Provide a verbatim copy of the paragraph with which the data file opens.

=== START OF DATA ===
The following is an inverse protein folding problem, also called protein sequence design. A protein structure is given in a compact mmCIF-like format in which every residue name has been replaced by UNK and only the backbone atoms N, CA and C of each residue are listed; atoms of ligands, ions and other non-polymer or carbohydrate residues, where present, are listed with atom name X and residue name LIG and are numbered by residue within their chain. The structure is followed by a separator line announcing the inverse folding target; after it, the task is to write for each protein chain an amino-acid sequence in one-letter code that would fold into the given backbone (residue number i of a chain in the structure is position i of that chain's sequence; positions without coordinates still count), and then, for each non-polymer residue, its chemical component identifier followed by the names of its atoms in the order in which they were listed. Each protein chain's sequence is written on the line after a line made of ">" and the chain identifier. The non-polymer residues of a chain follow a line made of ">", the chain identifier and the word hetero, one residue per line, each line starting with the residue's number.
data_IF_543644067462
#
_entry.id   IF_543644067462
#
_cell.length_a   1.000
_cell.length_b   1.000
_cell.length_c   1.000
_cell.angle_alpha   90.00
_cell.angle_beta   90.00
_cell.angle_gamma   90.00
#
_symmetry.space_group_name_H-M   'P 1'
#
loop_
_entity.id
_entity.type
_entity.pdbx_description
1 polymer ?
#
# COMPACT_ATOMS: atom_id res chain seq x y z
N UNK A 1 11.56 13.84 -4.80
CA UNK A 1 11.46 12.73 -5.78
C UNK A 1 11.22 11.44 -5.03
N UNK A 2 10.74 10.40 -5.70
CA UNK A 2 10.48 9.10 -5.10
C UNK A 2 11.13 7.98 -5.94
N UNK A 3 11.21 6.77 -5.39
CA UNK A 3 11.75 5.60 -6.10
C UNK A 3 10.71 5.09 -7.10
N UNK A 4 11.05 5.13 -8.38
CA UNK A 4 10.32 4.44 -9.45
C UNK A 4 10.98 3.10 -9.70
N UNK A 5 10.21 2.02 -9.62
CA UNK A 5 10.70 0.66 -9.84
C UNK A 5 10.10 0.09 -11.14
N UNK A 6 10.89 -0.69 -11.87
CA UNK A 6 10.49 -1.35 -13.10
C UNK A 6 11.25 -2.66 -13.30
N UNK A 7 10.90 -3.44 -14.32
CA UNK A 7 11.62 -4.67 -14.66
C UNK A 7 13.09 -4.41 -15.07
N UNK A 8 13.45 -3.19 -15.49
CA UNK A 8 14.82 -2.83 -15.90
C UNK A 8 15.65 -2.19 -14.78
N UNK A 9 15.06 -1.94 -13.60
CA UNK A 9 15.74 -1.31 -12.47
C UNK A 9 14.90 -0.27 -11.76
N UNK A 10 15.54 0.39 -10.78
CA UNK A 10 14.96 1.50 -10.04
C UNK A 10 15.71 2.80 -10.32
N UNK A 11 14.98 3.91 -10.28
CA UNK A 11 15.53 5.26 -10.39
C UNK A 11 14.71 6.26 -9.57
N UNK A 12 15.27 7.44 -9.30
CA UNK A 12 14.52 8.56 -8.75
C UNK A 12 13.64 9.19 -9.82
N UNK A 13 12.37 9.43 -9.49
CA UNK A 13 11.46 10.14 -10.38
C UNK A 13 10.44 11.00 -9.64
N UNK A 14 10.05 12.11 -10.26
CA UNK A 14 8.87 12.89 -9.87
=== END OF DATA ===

The following is an inverse protein folding problem, also called protein sequence design. A protein structure is given in a compact mmCIF-like format in which every residue name has been replaced by UNK and only the backbone atoms N, CA and C of each residue are listed; atoms of ligands, ions and other non-polymer or carbohydrate residues, where present, are listed with atom name X and residue name LIG and are numbered by residue within their chain. The structure is followed by a separator line announcing the inverse folding target; after it, the task is to write for each protein chain an amino-acid sequence in one-letter code that would fold into the given backbone (residue number i of a chain in the structure is position i of that chain's sequence; positions without coordinates still count), and then, for each non-polymer residue, its chemical component identifier followed by the names of its atoms in the order in which they were listed. Each protein chain's sequence is written on the line after a line made of ">" and the chain identifier. The non-polymer residues of a chain follow a line made of ">", the chain identifier and the word hetero, one residue per line, each line starting with the residue's number.